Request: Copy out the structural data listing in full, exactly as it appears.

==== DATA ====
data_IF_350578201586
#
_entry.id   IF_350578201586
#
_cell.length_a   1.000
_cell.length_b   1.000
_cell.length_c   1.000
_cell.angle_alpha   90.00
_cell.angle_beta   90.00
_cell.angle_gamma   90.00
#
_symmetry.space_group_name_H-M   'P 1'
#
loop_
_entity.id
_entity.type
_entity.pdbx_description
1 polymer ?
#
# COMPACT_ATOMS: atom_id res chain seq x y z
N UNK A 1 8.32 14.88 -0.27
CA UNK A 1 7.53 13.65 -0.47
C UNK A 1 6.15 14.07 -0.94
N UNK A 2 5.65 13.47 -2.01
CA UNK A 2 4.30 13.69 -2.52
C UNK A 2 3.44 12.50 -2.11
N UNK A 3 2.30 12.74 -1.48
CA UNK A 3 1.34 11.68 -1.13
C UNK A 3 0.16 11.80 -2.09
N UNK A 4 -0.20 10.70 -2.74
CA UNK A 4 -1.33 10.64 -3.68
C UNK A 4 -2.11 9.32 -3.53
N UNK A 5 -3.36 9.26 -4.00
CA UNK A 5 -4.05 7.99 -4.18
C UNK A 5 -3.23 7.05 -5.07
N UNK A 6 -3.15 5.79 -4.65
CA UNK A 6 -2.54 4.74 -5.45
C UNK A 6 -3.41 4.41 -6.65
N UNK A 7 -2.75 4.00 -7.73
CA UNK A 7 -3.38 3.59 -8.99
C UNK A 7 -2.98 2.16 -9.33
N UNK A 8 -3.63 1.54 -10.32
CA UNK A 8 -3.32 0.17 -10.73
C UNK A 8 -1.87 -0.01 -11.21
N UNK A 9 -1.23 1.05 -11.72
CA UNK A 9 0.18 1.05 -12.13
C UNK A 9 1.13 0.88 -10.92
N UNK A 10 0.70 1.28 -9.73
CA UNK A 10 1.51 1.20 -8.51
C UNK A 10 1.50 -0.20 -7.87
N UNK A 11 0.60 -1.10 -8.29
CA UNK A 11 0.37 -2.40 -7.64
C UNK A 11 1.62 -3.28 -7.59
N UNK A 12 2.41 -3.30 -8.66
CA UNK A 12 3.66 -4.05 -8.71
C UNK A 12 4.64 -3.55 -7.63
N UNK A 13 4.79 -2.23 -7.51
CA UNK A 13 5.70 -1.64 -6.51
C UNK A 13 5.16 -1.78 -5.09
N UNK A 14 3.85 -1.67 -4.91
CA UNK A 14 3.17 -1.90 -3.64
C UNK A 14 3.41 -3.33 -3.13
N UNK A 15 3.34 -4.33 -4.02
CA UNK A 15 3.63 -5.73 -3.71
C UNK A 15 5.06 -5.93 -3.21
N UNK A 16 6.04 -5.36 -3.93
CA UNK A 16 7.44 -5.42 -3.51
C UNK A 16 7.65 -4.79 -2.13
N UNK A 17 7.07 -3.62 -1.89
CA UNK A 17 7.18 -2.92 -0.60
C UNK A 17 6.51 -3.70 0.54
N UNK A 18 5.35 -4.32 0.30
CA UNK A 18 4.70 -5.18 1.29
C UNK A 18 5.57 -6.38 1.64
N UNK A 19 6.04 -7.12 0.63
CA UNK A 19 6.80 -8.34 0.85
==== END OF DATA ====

data_IF_350578201586
#
_entry.id   IF_350578201586
#
_cell.length_a   1.000
_cell.length_b   1.000
_cell.length_c   1.000
_cell.angle_alpha   90.00
_cell.angle_beta   90.00
_cell.angle_gamma   90.00
#
_symmetry.space_group_name_H-M   'P 1'
#
loop_
_entity.id
_entity.type
_entity.pdbx_description
1 polymer ?
#
# COMPACT_ATOMS: atom_id res chain seq x y z
N UNK A 1 8.32 14.88 -0.27
CA UNK A 1 7.53 13.65 -0.47
C UNK A 1 6.15 14.07 -0.94
N UNK A 2 5.65 13.47 -2.01
CA UNK A 2 4.30 13.69 -2.52
C UNK A 2 3.44 12.50 -2.11
N UNK A 3 2.30 12.74 -1.48
CA UNK A 3 1.34 11.68 -1.13
C UNK A 3 0.16 11.80 -2.09
N UNK A 4 -0.20 10.70 -2.74
CA UNK A 4 -1.33 10.64 -3.68
C UNK A 4 -2.11 9.32 -3.53
N UNK A 5 -3.36 9.26 -4.00
CA UNK A 5 -4.05 7.99 -4.18
C UNK A 5 -3.23 7.05 -5.07
N UNK A 6 -3.15 5.79 -4.65
CA UNK A 6 -2.54 4.74 -5.45
C UNK A 6 -3.41 4.41 -6.65
N UNK A 7 -2.75 4.00 -7.73
CA UNK A 7 -3.38 3.59 -8.99
C UNK A 7 -2.98 2.16 -9.33
N UNK A 8 -3.63 1.54 -10.32
CA UNK A 8 -3.32 0.17 -10.73
C UNK A 8 -1.87 -0.01 -11.21
N UNK A 9 -1.23 1.05 -11.72
CA UNK A 9 0.18 1.05 -12.13
C UNK A 9 1.13 0.88 -10.92
N UNK A 10 0.70 1.28 -9.73
CA UNK A 10 1.51 1.20 -8.51
C UNK A 10 1.50 -0.20 -7.87
N UNK A 11 0.60 -1.10 -8.29
CA UNK A 11 0.37 -2.40 -7.64
C UNK A 11 1.62 -3.28 -7.59
N UNK A 12 2.41 -3.30 -8.66
CA UNK A 12 3.66 -4.05 -8.71
C UNK A 12 4.64 -3.55 -7.63
N UNK A 13 4.79 -2.23 -7.51
CA UNK A 13 5.70 -1.64 -6.51
C UNK A 13 5.16 -1.78 -5.09
N UNK A 14 3.85 -1.67 -4.91
CA UNK A 14 3.17 -1.90 -3.64
C UNK A 14 3.41 -3.33 -3.13
N UNK A 15 3.34 -4.33 -4.02
CA UNK A 15 3.63 -5.73 -3.71
C UNK A 15 5.06 -5.93 -3.21
N UNK A 16 6.04 -5.36 -3.93
CA UNK A 16 7.44 -5.42 -3.51
C UNK A 16 7.65 -4.79 -2.13
N UNK A 17 7.07 -3.62 -1.89
CA UNK A 17 7.18 -2.92 -0.60
C UNK A 17 6.51 -3.70 0.54
N UNK A 18 5.35 -4.32 0.30
CA UNK A 18 4.70 -5.18 1.29
C UNK A 18 5.57 -6.38 1.64
N UNK A 19 6.04 -7.12 0.63
CA UNK A 19 6.80 -8.34 0.85